First, even if one could prove a parent suffers from narcissistic personality disorder (NPD), merely suffering from this condition wouldn’t automatically disqualify a parent from being awarded sole or joint custody of children. Merely suffering from a condition isn’t the same as being disabled by a condition. For example, if a parent suffered from kleptomania (an impulse control disorder characterized by the recurrent irresistible urge to steal things one does not need), but The condition in check by not stealing, being a kleptomaniac alone wouldn’t the any reason to deprive a parent of a child custody award. Likewise, if a parent suffered from a serious heart condition, but was adequately treating the condition and thus able to take care of children adequately, merely having the condition would not render the parent unfit. Mere NPD itself isn’t a factor in the child custody award analysis, it’s bad behavior. So, if a parent is abusing or neglecting the children because of his/her NPD, it’s not the NPD that concerns the court, it’s the abuse and the neglect stemming from it. See?
Second, NPD is a mental health condition, a personality disorder, and thus difficult to establish as a matter of fact. It’s invisible. It’s not like blindness or paralysis, something easily identifiable, where the effects of it are easily identifiable as well. Additionally, NPD is somewhat subjective. One psychologist might diagnose someone with NPD, another might not. and as you might imagine, in a divorce and child custody setting, it’s not hard to find (if one wants to play that game) dueling “experts” (some lawyers call them rent-a-docs) with diametrically opposed opinions on the subject of NPD.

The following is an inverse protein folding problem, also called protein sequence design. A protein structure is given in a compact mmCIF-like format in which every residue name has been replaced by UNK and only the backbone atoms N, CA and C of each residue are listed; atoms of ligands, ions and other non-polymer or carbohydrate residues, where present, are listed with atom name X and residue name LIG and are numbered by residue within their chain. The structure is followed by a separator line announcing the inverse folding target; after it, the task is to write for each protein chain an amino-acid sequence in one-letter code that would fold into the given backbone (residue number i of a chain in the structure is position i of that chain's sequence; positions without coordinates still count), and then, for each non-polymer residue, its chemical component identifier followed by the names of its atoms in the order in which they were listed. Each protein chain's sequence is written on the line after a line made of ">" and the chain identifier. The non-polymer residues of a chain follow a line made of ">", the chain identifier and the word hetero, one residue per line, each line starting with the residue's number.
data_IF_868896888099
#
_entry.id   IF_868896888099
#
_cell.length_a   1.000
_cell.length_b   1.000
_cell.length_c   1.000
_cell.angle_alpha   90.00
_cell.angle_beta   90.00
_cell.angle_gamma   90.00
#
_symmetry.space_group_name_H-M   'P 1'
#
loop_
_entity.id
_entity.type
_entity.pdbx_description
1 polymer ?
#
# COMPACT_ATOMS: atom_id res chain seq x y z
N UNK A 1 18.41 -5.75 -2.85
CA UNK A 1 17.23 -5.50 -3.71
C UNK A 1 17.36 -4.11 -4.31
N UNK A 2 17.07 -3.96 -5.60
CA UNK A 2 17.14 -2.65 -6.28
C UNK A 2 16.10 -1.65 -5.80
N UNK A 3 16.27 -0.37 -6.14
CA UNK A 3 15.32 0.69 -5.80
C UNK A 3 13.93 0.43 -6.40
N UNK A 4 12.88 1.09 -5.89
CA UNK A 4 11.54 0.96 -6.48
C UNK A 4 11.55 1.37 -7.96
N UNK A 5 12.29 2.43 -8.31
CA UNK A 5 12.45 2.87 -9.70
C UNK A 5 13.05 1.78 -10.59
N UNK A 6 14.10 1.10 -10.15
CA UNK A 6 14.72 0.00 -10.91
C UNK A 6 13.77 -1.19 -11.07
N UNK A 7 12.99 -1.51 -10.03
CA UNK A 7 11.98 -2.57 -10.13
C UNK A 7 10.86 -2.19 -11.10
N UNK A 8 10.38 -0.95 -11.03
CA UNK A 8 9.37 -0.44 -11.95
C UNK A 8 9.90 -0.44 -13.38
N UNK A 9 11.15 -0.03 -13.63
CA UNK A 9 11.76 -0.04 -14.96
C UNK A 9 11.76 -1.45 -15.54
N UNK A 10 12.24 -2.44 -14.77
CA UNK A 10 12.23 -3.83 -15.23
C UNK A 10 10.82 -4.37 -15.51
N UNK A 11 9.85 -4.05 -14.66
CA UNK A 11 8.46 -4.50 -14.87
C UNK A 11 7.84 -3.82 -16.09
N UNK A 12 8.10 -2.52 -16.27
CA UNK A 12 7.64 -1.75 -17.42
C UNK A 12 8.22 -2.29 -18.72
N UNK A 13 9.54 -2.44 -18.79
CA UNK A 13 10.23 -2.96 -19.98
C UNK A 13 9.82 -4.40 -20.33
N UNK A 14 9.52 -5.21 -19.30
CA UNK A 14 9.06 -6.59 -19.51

Third, even if you knew that your spouse suffers from NPD and that the NPD poses a serious risk of emotional, mental, and/or physical harm to your children, if the judge doesn’t believe in NPD or believe that the NPD is a big problem, then what you know doesn’t matter at all when it comes to the court making the child custody award. Courts take claims of mental health problems with a grain of salt, and understandably so. Given that mental health condition diagnoses can be so subjective, that they aren’t “tangible,” as easy to identify as being blind or deaf or paralyzed or epileptic, etc., courts are uncomfortable with taking it on faith that a mental health condition is a serious problem that could potentially affect the child custody award.
Bottom line: if you are pinning your hopes of winning the child custody battle on proving that your spouse suffers from NPD, you’re barking up the wrong tree. That stated, NPD could be part of a number of problems that, in the aggregate, may disqualify your spouse from being awarded the kind of custody award he or she desires, but on its own merely being diagnosed with NPD is rarely, if ever enough. In 24 years of practice I have never seen a parent denied custody or had his or her child custody award curtailed because of NPD, and I doubt I ever will. It’s not the tendencies or the urges that harm children (and thus affect the child custody award), it’s bad behavior that does.
Utah Family Law, LC | divorceutah.com | 801-466-9277